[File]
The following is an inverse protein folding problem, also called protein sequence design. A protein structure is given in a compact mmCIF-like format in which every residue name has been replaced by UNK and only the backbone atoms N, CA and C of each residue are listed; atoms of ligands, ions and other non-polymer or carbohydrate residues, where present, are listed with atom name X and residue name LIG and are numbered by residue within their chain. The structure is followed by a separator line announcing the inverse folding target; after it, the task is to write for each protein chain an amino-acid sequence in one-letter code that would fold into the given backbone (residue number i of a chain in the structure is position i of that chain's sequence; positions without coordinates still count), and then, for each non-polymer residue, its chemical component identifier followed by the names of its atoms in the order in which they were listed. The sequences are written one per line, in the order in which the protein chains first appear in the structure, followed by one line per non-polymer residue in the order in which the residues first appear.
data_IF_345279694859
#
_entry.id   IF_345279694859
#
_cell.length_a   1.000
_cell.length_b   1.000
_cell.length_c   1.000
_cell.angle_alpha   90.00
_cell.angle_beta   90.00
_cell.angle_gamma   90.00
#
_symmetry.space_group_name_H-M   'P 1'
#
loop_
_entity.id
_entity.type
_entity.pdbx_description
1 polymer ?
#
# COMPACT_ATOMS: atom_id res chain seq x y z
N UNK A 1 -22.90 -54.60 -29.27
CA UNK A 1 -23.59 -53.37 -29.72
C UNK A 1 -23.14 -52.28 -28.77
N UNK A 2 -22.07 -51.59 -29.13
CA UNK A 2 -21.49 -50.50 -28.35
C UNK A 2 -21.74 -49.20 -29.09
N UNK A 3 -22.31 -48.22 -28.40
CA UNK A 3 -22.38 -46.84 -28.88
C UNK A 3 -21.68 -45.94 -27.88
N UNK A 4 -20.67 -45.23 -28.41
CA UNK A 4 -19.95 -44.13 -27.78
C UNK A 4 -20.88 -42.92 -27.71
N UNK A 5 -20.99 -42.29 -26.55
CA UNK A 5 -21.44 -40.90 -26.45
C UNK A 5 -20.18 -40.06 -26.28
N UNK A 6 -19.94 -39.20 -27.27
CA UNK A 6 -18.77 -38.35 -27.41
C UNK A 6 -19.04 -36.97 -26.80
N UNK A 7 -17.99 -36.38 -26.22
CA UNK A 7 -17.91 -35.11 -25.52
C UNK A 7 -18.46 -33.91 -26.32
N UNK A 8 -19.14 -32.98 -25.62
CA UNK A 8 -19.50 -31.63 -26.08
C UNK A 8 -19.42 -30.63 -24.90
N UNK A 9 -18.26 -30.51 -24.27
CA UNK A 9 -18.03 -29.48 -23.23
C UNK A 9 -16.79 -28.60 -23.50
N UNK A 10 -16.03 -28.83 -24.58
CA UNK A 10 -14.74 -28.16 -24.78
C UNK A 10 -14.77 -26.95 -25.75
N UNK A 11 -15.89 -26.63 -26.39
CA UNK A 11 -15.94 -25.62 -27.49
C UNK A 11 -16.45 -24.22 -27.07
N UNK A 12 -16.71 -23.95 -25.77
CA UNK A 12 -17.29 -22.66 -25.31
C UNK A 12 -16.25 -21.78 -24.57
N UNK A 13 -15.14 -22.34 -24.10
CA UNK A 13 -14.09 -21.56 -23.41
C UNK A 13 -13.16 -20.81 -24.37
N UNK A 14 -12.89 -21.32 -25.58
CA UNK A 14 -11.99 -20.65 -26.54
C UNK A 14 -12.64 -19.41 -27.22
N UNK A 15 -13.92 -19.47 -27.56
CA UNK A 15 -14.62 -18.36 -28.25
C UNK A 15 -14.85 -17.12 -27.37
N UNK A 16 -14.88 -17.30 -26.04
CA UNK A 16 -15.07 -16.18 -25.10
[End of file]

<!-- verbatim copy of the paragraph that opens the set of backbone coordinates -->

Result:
The following is an inverse protein folding problem, also called protein sequence design. A protein structure is given in a compact mmCIF-like format in which every residue name has been replaced by UNK and only the backbone atoms N, CA and C of each residue are listed; atoms of ligands, ions and other non-polymer or carbohydrate residues, where present, are listed with atom name X and residue name LIG and are numbered by residue within their chain. The structure is followed by a separator line announcing the inverse folding target; after it, the task is to write for each protein chain an amino-acid sequence in one-letter code that would fold into the given backbone (residue number i of a chain in the structure is position i of that chain's sequence; positions without coordinates still count), and then, for each non-polymer residue, its chemical component identifier followed by the names of its atoms in the order in which they were listed. The sequences are written one per line, in the order in which the protein chains first appear in the structure, followed by one line per non-polymer residue in the order in which the residues first appear.